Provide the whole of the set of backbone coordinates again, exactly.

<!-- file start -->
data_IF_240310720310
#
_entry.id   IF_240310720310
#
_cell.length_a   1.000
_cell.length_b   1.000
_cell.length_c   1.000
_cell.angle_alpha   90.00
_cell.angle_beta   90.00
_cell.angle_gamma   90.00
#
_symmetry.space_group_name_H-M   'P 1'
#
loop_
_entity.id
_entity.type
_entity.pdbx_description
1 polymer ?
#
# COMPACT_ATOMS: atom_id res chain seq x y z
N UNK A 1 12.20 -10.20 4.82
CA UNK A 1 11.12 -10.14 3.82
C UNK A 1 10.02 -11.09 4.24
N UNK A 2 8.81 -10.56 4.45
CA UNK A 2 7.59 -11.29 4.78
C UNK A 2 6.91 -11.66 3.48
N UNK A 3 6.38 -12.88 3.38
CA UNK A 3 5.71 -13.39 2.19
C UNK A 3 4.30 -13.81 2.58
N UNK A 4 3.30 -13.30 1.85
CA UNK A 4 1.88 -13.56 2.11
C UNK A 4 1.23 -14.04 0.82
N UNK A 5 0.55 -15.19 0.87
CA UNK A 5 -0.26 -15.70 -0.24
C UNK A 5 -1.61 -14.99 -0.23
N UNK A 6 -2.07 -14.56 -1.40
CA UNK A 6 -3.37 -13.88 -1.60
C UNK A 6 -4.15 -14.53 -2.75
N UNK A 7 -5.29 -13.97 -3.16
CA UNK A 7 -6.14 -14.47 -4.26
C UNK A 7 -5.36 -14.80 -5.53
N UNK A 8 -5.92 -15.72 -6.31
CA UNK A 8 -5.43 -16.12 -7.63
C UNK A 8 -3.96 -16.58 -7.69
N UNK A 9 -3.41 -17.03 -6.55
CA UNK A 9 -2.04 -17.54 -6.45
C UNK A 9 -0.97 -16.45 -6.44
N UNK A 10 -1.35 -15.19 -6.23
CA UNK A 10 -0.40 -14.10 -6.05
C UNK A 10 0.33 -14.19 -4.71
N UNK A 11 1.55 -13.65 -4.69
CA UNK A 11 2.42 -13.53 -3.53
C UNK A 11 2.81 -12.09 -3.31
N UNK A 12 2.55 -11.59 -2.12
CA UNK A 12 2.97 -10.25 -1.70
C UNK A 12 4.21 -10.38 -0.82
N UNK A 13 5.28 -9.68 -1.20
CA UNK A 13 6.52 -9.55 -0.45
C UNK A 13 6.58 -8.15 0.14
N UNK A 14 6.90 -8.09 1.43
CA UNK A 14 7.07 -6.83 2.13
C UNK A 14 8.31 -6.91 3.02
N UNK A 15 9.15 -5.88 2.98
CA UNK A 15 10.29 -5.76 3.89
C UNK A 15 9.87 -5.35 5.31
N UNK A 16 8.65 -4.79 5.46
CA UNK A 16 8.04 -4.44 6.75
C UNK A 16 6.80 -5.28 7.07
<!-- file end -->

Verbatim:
data_IF_240310720310
#
_entry.id   IF_240310720310
#
_cell.length_a   1.000
_cell.length_b   1.000
_cell.length_c   1.000
_cell.angle_alpha   90.00
_cell.angle_beta   90.00
_cell.angle_gamma   90.00
#
_symmetry.space_group_name_H-M   'P 1'
#
loop_
_entity.id
_entity.type
_entity.pdbx_description
1 polymer ?
#
# COMPACT_ATOMS: atom_id res chain seq x y z
N UNK A 1 12.20 -10.20 4.82
CA UNK A 1 11.12 -10.14 3.82
C UNK A 1 10.02 -11.09 4.24
N UNK A 2 8.81 -10.56 4.45
CA UNK A 2 7.59 -11.29 4.78
C UNK A 2 6.91 -11.66 3.48
N UNK A 3 6.38 -12.88 3.38
CA UNK A 3 5.71 -13.39 2.19
C UNK A 3 4.30 -13.81 2.58
N UNK A 4 3.30 -13.30 1.85
CA UNK A 4 1.88 -13.56 2.11
C UNK A 4 1.23 -14.04 0.82
N UNK A 5 0.55 -15.19 0.87
CA UNK A 5 -0.26 -15.70 -0.24
C UNK A 5 -1.61 -14.99 -0.23
N UNK A 6 -2.07 -14.56 -1.40
CA UNK A 6 -3.37 -13.88 -1.60
C UNK A 6 -4.15 -14.53 -2.75
N UNK A 7 -5.29 -13.97 -3.16
CA UNK A 7 -6.14 -14.47 -4.26
C UNK A 7 -5.36 -14.80 -5.53
N UNK A 8 -5.92 -15.72 -6.31
CA UNK A 8 -5.43 -16.12 -7.63
C UNK A 8 -3.96 -16.58 -7.69
N UNK A 9 -3.41 -17.03 -6.55
CA UNK A 9 -2.04 -17.54 -6.45
C UNK A 9 -0.97 -16.45 -6.44
N UNK A 10 -1.35 -15.19 -6.23
CA UNK A 10 -0.40 -14.10 -6.05
C UNK A 10 0.33 -14.19 -4.71
N UNK A 11 1.55 -13.65 -4.69
CA UNK A 11 2.42 -13.53 -3.53
C UNK A 11 2.81 -12.09 -3.31
N UNK A 12 2.55 -11.59 -2.12
CA UNK A 12 2.97 -10.25 -1.70
C UNK A 12 4.21 -10.38 -0.82
N UNK A 13 5.28 -9.68 -1.20
CA UNK A 13 6.52 -9.55 -0.45
C UNK A 13 6.58 -8.15 0.14
N UNK A 14 6.90 -8.09 1.43
CA UNK A 14 7.07 -6.83 2.13
C UNK A 14 8.31 -6.91 3.02
N UNK A 15 9.15 -5.88 2.98
CA UNK A 15 10.29 -5.76 3.89
C UNK A 15 9.87 -5.35 5.31
N UNK A 16 8.65 -4.79 5.46
CA UNK A 16 8.04 -4.44 6.75
C UNK A 16 6.80 -5.28 7.07